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Keep public lands public

Dear Editor:

The 105th Congress, second session, March 24, 1998, included testimony from the top land-exchange appraiser in the U.S., saying that the appraisal system is not functional in several areas even “among reasonable people,” concluding that especially any “contentious” exchanges were “political determinations” and not “value based” equalizations. Examples were given in the million-dollar to tens-of-millions-of-dollars range.

This condition is clearly present in our case, where private lands surrounding the exchange sold for $17,000 an acre, compared to the current and adjacent public lands newly appraised at $2,000 an acre. That is an $18 million discrepancy. Ironically this higher price was derived from adjacent purchases by the very proponents of this exchange. The Sutey ranch at $6 million, plus $2 or $3 million in cash is still $9 million to $10 million short.



It has been highly contentious to even sell public lands but especially among those in the negation rooms in this case. So contentious that the proponents changed venues to the more favorable administrative land-exchange process from an unsuccessful bid in the legislative exchange process.

Are the Bureau of Land Management public trustees to be trusted with these events? Let’s look at it. The “equalization of monies clause” is invoked only if the appraisal of public lands are greater than the adjacent private land values. That is already a forgone public loss based on the provided appraisal. No help there.



The BLM is charged by Congress, as stated by the director of the Department of the Interior, to fulfill a “fiduciary responsibility” to the public. It is clear this is not happening or going to ever happen using the existing appraisal system. Local elected officials should also have the greater public responsibility at the soul of their decisions; however, many are seemingly capitulating to this highly skewed administrative proposal, and they appear to be done with the fight for the public commons or equal values or equal acreages, I hope not, but it looks so.

Why would any public official, elected or not, agree to sell public lands, not on any disposal list, full of wildlife and with plenty of hiking access, for half price ?

Let’s look at the access issue, in my mind one of the weakest criteria for lowering public-land value. Truly a mad way to look at land value. But that is exactly what the exchange lawyers argued because it is a trigger word for appraisers to scrub public-land value. Mount Sopris is a much longer hike than the hike to this public land. Should we sell the rest of Sopris to a frugal private bidder, as well?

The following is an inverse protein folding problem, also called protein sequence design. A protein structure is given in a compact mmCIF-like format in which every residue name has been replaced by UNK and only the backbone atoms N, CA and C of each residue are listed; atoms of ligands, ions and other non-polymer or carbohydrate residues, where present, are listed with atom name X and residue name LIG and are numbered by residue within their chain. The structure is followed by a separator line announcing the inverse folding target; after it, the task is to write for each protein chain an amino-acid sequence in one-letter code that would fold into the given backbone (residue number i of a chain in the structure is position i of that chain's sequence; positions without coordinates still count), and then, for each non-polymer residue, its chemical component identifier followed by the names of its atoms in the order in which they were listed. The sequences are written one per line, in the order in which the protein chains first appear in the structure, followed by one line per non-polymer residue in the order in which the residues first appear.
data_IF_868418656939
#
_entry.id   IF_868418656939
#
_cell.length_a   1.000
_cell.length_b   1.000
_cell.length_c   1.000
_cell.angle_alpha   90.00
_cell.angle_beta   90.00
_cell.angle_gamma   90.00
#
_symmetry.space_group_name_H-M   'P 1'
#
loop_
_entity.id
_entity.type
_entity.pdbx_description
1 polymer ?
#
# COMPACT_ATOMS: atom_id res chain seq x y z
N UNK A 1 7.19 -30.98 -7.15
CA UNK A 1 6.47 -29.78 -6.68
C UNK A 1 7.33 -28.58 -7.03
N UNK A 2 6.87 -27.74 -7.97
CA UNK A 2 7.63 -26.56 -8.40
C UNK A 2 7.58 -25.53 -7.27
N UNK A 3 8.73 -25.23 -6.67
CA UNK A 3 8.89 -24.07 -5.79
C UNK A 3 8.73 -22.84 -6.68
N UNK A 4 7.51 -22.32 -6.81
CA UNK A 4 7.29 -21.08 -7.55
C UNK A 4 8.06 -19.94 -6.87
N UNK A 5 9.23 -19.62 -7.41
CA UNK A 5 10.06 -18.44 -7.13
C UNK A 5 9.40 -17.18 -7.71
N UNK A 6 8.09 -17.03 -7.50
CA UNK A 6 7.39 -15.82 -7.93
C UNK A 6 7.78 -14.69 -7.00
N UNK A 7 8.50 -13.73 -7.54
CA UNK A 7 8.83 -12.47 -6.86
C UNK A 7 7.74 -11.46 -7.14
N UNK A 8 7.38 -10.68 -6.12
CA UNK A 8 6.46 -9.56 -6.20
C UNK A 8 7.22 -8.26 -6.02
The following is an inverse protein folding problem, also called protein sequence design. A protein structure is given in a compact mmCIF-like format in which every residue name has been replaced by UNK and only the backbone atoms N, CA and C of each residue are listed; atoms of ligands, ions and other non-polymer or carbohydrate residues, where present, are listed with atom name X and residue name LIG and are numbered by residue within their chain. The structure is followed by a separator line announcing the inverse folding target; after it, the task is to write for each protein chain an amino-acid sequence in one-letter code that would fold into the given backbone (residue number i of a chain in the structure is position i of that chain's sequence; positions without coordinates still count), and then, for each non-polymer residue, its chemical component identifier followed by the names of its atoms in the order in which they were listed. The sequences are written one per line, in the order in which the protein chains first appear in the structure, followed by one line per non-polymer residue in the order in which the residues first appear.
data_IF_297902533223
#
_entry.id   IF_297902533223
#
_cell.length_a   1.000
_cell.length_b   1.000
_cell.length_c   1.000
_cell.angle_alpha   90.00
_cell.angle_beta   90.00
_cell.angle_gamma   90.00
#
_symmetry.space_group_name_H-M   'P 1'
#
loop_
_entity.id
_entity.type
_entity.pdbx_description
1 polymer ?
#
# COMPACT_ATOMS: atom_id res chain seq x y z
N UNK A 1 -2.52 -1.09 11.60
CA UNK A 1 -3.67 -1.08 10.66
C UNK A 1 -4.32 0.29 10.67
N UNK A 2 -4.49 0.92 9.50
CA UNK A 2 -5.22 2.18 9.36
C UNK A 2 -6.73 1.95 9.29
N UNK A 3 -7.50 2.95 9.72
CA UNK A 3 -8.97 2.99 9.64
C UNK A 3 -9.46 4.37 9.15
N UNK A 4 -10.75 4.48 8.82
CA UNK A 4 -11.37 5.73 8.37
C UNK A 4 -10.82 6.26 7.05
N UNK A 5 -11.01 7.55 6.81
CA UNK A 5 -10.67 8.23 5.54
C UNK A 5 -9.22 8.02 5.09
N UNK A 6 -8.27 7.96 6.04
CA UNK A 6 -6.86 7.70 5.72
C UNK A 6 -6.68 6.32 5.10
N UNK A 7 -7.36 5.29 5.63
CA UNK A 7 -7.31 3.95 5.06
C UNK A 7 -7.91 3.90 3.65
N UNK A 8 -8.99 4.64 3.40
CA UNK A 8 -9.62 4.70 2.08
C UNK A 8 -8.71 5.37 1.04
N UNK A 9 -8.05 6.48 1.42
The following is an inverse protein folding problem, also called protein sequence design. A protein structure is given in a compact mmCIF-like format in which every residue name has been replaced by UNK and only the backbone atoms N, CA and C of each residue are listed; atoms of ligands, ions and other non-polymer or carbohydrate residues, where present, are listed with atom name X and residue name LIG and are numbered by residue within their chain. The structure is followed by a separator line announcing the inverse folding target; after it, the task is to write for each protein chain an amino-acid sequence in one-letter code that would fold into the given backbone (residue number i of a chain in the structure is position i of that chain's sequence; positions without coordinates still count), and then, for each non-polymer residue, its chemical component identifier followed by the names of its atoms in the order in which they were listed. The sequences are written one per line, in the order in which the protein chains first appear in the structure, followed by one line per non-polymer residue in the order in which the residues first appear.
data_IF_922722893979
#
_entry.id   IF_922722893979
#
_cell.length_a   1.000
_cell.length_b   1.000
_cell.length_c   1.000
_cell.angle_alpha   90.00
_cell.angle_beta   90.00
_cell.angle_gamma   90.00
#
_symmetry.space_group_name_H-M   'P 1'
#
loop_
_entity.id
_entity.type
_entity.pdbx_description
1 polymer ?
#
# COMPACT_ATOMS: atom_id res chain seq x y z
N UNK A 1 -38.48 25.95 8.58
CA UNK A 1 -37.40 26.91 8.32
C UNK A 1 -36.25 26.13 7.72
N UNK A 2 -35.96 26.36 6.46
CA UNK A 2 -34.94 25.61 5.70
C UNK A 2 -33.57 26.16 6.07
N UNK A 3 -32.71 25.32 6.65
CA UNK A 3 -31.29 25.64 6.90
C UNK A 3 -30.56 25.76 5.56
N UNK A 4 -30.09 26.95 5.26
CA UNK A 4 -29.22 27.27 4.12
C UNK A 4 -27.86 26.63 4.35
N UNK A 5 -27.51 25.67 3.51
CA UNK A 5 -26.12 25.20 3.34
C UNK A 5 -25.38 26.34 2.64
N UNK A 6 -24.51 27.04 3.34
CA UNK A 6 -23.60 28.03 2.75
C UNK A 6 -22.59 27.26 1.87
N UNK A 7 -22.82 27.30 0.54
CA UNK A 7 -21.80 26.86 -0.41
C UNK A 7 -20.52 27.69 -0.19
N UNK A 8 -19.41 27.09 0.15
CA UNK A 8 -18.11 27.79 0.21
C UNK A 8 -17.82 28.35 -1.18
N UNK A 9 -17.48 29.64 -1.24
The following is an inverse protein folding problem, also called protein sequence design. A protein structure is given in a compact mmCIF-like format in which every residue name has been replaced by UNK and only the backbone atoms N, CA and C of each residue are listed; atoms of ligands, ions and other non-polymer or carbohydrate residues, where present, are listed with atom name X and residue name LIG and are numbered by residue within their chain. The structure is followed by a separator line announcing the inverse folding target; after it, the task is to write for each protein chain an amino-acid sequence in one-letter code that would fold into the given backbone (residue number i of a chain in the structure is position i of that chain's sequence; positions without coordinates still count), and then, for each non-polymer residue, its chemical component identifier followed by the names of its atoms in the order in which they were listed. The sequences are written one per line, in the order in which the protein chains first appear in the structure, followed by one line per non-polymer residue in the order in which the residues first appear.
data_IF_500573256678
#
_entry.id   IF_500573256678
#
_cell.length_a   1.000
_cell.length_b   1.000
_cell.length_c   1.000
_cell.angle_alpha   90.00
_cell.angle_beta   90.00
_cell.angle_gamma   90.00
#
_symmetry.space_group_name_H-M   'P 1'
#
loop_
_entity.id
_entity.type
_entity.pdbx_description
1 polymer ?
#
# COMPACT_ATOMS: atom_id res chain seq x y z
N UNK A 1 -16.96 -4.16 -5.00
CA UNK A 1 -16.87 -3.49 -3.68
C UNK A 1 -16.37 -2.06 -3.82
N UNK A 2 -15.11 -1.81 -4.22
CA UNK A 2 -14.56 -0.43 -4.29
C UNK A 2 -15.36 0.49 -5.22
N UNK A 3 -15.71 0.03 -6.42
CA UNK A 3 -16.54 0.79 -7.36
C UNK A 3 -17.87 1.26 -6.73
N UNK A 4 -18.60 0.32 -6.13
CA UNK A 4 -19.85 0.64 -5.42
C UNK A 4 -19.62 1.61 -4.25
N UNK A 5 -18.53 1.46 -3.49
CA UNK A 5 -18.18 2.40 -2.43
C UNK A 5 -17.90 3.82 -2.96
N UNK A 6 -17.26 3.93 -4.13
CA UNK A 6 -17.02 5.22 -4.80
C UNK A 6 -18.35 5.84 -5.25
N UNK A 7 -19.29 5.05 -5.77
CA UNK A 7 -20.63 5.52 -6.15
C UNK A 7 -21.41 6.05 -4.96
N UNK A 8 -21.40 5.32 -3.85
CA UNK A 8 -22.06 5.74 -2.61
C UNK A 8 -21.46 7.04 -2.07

What about Sievers peak, the Bells, Daily, Chair and the hard-to-get-to, special places we only tell friends about? What about those secret, hard-to-get-to fishing streams and lakes? All for sale? Where does it stop? Where do I get mine? Oh, I have mine: It’s called public lands!

Keep all public lands and keep public lands useful; fully compensate the public legacy. I think it’s safe to say the proponents can amply afford to be even handed.

Then essentially we are looking at a privately financed condemnation of public lands without full compensation. I’m not sure it has a legal basis, given what Congress said about its own appraisal system. I do support private land rights and have argued successfully to financially support private ranchers all over the county and region in not developing their ranch lands for many good public reasons. They were compensated fully for what they gave up! I do not support this administrative loss of public land. If you do support this, ask yourself if you have a personal or familial gain that stands greater than the public trust.

Those are my findings to date, and so far the current proposal has changed very little in a genuine way. Certainly nowhere do we see value for public land expressed as the heritage or legacy we wish to pass to our children’s children. If you are one of these officials, be a public land steward. If you are an ordinary citizen like me, call or write your local and county officials, call your congress, call the BLM now.

Franz Froelicher

Carbondale


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